Why I Choose to Be Homeless

Photo by Nicolas Häns on Unsplash

It started with a few questions…

  • If home is a refuge, why does it induce fear as we leave it?
  • If having a home creates fear, is it worth having one?
  • Does having a home hold within it the fear of homelessness?

You love home. You are born into one, nurtured and loved. You are fed, watered, and bathed. You start exploring your world — leaving your cradle when no one stops you. you go into places forbidden holding someone’s hand. You explore new frontiers but make sure you know the way back. The hand you hold is your way home.

You grow, make friends, leave your mother’s hand at the nursery, breaking her heart and expanding your own. You play, talk, laugh, giggle, spew kid-wisdom…but every half hour or so, you glance around. You need to see the hand that held you. You find instead another hand that leads you to your mother. Your teacher becomes your way home.

You enter the world of pimples and acne. You no longer care for your teacher’s hand. You roam lanes, splash through puddles. You lose yourself in a book. Every now and then, you feel hungry. You open your lunchbox. Your lunchbox becomes your way home. When school ends, you run out to your bus. The bus becomes your way home.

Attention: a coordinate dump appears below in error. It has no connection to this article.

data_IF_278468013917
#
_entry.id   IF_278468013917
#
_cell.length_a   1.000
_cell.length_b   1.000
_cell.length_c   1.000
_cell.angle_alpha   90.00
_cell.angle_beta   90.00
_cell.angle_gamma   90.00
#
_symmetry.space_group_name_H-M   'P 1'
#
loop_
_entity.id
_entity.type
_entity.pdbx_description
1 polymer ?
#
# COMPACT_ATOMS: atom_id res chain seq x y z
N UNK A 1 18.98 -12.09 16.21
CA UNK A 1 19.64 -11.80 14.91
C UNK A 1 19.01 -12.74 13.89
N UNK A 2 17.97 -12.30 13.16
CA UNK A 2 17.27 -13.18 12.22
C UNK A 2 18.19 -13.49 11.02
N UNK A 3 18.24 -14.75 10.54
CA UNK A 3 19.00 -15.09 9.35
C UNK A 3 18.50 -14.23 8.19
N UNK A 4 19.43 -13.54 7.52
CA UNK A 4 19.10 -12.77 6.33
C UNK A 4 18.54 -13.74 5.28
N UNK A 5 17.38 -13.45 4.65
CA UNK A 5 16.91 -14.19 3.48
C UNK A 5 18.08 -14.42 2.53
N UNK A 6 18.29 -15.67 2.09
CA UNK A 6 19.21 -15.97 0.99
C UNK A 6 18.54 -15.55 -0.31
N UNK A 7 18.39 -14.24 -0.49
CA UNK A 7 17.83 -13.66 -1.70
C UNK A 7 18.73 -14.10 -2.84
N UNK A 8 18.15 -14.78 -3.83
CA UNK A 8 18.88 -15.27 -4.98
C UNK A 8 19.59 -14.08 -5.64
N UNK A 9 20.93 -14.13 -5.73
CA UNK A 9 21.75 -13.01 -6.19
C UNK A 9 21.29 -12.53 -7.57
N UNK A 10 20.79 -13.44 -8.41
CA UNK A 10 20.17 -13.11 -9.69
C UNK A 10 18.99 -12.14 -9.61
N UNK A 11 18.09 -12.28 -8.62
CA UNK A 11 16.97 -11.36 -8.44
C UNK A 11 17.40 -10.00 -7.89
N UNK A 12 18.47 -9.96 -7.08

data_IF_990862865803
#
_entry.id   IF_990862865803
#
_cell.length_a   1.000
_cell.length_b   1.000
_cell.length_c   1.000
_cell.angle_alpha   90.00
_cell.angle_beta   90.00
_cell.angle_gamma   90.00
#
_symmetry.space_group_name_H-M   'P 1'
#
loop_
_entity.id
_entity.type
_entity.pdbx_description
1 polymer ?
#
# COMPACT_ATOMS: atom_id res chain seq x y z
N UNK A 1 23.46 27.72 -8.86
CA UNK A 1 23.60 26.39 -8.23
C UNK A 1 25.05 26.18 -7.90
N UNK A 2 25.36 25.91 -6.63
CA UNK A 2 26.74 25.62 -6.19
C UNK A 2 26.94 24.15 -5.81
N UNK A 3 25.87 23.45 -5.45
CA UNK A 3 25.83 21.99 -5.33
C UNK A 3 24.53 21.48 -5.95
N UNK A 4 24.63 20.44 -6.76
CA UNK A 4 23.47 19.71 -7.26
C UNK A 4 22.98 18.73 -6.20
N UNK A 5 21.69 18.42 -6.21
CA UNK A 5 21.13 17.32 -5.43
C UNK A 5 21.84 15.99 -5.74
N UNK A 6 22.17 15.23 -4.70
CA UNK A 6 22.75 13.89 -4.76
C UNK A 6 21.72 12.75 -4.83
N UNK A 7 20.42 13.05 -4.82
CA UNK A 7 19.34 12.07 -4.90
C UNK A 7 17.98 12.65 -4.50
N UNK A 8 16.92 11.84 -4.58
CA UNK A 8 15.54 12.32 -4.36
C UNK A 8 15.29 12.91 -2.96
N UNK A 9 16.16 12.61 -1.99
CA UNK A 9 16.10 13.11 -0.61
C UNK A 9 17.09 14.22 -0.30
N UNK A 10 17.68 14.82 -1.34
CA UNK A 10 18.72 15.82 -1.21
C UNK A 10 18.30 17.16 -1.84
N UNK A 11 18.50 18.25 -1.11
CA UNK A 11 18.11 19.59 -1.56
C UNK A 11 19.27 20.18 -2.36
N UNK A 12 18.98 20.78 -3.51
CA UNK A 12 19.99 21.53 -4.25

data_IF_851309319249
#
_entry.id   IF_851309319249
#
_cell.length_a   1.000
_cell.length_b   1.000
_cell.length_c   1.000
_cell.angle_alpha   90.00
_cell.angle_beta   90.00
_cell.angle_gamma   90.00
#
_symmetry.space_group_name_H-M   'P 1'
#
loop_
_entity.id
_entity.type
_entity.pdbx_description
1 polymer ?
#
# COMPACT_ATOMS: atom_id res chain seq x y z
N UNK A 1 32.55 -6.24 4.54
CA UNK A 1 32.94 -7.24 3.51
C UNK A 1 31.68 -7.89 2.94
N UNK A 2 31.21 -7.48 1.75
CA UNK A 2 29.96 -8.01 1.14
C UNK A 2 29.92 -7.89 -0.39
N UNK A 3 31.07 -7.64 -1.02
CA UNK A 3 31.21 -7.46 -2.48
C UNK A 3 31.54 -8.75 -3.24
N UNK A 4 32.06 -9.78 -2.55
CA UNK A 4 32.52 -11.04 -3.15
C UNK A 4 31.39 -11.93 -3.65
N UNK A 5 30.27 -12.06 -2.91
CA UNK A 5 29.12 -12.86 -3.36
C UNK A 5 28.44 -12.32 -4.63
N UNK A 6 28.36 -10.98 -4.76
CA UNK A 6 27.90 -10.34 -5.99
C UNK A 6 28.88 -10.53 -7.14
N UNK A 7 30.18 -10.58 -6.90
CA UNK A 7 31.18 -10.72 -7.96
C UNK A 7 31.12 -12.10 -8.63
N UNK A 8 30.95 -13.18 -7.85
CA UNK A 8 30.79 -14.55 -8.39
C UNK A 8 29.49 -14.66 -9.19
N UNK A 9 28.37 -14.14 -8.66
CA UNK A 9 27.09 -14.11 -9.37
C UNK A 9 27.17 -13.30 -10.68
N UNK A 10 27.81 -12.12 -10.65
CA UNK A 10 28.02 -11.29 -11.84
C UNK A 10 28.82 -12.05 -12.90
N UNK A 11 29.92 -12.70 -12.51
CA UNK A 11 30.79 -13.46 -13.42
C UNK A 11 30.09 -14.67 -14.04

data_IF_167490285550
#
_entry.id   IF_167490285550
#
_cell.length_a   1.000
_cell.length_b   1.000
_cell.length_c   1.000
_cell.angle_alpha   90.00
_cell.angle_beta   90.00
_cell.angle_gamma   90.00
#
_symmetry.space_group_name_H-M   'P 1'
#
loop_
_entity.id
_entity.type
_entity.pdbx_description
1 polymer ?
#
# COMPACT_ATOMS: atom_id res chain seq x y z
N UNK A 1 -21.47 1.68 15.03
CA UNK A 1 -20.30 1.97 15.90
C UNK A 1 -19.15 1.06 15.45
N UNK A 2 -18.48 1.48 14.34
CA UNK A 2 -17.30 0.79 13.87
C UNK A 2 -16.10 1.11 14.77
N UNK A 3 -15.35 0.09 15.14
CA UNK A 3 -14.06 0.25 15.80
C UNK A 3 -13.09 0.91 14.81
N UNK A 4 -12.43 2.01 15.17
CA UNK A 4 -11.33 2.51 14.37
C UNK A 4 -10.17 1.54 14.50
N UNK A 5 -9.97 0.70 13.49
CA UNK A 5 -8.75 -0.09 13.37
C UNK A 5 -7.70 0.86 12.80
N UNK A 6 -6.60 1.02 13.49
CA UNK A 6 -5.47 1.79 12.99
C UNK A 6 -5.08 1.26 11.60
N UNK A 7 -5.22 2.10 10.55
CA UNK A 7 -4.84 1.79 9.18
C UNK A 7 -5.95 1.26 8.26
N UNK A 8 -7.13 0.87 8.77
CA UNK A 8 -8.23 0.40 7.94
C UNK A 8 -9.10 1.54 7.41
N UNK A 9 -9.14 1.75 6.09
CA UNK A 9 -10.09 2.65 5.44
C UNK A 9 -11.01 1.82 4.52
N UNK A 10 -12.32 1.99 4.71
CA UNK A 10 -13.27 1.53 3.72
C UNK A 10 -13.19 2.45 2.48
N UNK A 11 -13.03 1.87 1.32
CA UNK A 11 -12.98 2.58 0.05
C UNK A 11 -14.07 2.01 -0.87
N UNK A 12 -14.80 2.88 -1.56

You like a boy or a girl. Something inside you stirs. You feel …happy. You find a new way home.

You enter adulthood and enjoy its newfound power. You spend, exhilarated. You drink, uninhibited. After dark, you make a daily phone call. Your phone becomes your way home.

You move cities, you advance at work. You have few friends, but a lot of space. You begin searching for something you know not. You seek it in your dates’ eyes, you seek it in your ever-increasing hobbies. You seek it in your boss’ approval, in your colleagues’ acceptance. You continue your search.

You realize you are searching in the wrong places.

You no longer have any idea what you are searching for.

You decide to create what you need. You marry. You buy a house. You nurture a family. You have your own ‘home’ now. But building a home doesn’t help. You continue your search, in secret.

You find yourself lost. You live in a wonderful home, but there is no longer a home inside you.

You pursue a life of travel, of solitary adventure. You purchase a trailer, you hit the grassiest paths. You encounter stars, tents and friends. You find warmth, fear, courage and boredom. None of these lead you home.

You return from your travels, seeking comfort as the prodigal spouse, parent and child. You are welcomed with tears dripping down furrowed cheeks, but none of those tears wash you home.

You rest. You unwind. You give up. You surrender. You make the best of what you have.

You no longer care about finding home. Your search falls silent.


You realize you had never been given a home; you had been born homeless.

Your lunchbox had never led you home, nor the hand that once held you. You had never found home in that special boy or girl. It was you who had made them your home.

You had never lost your way, for your home lay within.

You find your way home. But this time, you choose to remain homeless.


I had a home and lost it.

I found my way back, but this time around, chose to be homeless.

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